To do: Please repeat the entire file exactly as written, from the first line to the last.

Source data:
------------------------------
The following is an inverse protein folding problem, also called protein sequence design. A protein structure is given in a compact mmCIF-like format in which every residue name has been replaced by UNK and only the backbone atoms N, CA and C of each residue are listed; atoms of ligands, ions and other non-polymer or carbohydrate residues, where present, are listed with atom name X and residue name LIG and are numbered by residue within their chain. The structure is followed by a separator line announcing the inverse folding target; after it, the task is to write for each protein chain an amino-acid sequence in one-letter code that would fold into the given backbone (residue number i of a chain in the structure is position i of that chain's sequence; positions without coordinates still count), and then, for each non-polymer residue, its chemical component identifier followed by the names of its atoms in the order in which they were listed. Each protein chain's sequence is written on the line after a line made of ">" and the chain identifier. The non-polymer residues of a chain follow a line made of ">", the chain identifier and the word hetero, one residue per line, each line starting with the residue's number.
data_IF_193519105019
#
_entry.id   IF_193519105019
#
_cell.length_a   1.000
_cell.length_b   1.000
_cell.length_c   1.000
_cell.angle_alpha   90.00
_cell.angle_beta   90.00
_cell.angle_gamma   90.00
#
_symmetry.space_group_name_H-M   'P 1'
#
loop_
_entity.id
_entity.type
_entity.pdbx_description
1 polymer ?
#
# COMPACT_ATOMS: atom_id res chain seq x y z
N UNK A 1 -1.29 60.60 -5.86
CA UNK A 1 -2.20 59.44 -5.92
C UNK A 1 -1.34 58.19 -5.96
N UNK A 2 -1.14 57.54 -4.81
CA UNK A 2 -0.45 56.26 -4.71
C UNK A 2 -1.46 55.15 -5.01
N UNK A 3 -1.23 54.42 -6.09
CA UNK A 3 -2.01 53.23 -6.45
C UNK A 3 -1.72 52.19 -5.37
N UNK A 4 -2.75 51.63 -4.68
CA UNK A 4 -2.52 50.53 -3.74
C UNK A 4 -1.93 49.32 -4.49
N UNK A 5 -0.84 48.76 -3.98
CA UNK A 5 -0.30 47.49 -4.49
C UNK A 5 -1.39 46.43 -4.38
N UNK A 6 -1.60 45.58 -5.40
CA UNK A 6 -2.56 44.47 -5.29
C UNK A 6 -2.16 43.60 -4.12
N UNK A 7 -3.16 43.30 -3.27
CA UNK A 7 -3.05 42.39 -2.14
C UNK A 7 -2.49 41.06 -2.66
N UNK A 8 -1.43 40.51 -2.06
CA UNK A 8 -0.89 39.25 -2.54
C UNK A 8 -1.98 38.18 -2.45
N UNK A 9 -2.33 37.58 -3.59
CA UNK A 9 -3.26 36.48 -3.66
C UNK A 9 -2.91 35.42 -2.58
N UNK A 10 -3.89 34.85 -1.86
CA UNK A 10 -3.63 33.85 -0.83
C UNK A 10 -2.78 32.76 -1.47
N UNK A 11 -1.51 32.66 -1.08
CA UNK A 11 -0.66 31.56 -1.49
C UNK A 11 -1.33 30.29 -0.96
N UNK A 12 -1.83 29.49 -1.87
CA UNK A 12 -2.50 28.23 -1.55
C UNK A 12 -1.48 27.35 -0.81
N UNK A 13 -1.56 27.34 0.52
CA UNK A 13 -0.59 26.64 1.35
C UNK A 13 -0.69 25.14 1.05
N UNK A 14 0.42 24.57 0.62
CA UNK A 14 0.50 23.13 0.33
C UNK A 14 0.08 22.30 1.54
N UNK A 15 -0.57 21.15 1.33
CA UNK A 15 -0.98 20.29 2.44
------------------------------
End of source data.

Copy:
The following is an inverse protein folding problem, also called protein sequence design. A protein structure is given in a compact mmCIF-like format in which every residue name has been replaced by UNK and only the backbone atoms N, CA and C of each residue are listed; atoms of ligands, ions and other non-polymer or carbohydrate residues, where present, are listed with atom name X and residue name LIG and are numbered by residue within their chain. The structure is followed by a separator line announcing the inverse folding target; after it, the task is to write for each protein chain an amino-acid sequence in one-letter code that would fold into the given backbone (residue number i of a chain in the structure is position i of that chain's sequence; positions without coordinates still count), and then, for each non-polymer residue, its chemical component identifier followed by the names of its atoms in the order in which they were listed. Each protein chain's sequence is written on the line after a line made of ">" and the chain identifier. The non-polymer residues of a chain follow a line made of ">", the chain identifier and the word hetero, one residue per line, each line starting with the residue's number.
data_IF_193519105019
#
_entry.id   IF_193519105019
#
_cell.length_a   1.000
_cell.length_b   1.000
_cell.length_c   1.000
_cell.angle_alpha   90.00
_cell.angle_beta   90.00
_cell.angle_gamma   90.00
#
_symmetry.space_group_name_H-M   'P 1'
#
loop_
_entity.id
_entity.type
_entity.pdbx_description
1 polymer ?
#
# COMPACT_ATOMS: atom_id res chain seq x y z
N UNK A 1 -1.29 60.60 -5.86
CA UNK A 1 -2.20 59.44 -5.92
C UNK A 1 -1.34 58.19 -5.96
N UNK A 2 -1.14 57.54 -4.81
CA UNK A 2 -0.45 56.26 -4.71
C UNK A 2 -1.46 55.15 -5.01
N UNK A 3 -1.23 54.42 -6.09
CA UNK A 3 -2.01 53.23 -6.45
C UNK A 3 -1.72 52.19 -5.37
N UNK A 4 -2.75 51.63 -4.68
CA UNK A 4 -2.52 50.53 -3.74
C UNK A 4 -1.93 49.32 -4.49
N UNK A 5 -0.84 48.76 -3.98
CA UNK A 5 -0.30 47.49 -4.49
C UNK A 5 -1.39 46.43 -4.38
N UNK A 6 -1.60 45.58 -5.40
CA UNK A 6 -2.56 44.47 -5.29
C UNK A 6 -2.16 43.60 -4.12
N UNK A 7 -3.16 43.30 -3.27
CA UNK A 7 -3.05 42.39 -2.14
C UNK A 7 -2.49 41.06 -2.66
N UNK A 8 -1.43 40.51 -2.06
CA UNK A 8 -0.89 39.25 -2.54
C UNK A 8 -1.98 38.18 -2.45
N UNK A 9 -2.33 37.58 -3.59
CA UNK A 9 -3.26 36.48 -3.66
C UNK A 9 -2.91 35.42 -2.58
N UNK A 10 -3.89 34.85 -1.86
CA UNK A 10 -3.63 33.85 -0.83
C UNK A 10 -2.78 32.76 -1.47
N UNK A 11 -1.51 32.66 -1.08
CA UNK A 11 -0.66 31.56 -1.49
C UNK A 11 -1.33 30.29 -0.96
N UNK A 12 -1.83 29.49 -1.87
CA UNK A 12 -2.50 28.23 -1.55
C UNK A 12 -1.48 27.35 -0.81
N UNK A 13 -1.56 27.34 0.52
CA UNK A 13 -0.59 26.64 1.35
C UNK A 13 -0.69 25.14 1.05
N UNK A 14 0.42 24.57 0.62
CA UNK A 14 0.50 23.13 0.33
C UNK A 14 0.08 22.30 1.54
N UNK A 15 -0.57 21.15 1.33
CA UNK A 15 -0.98 20.29 2.44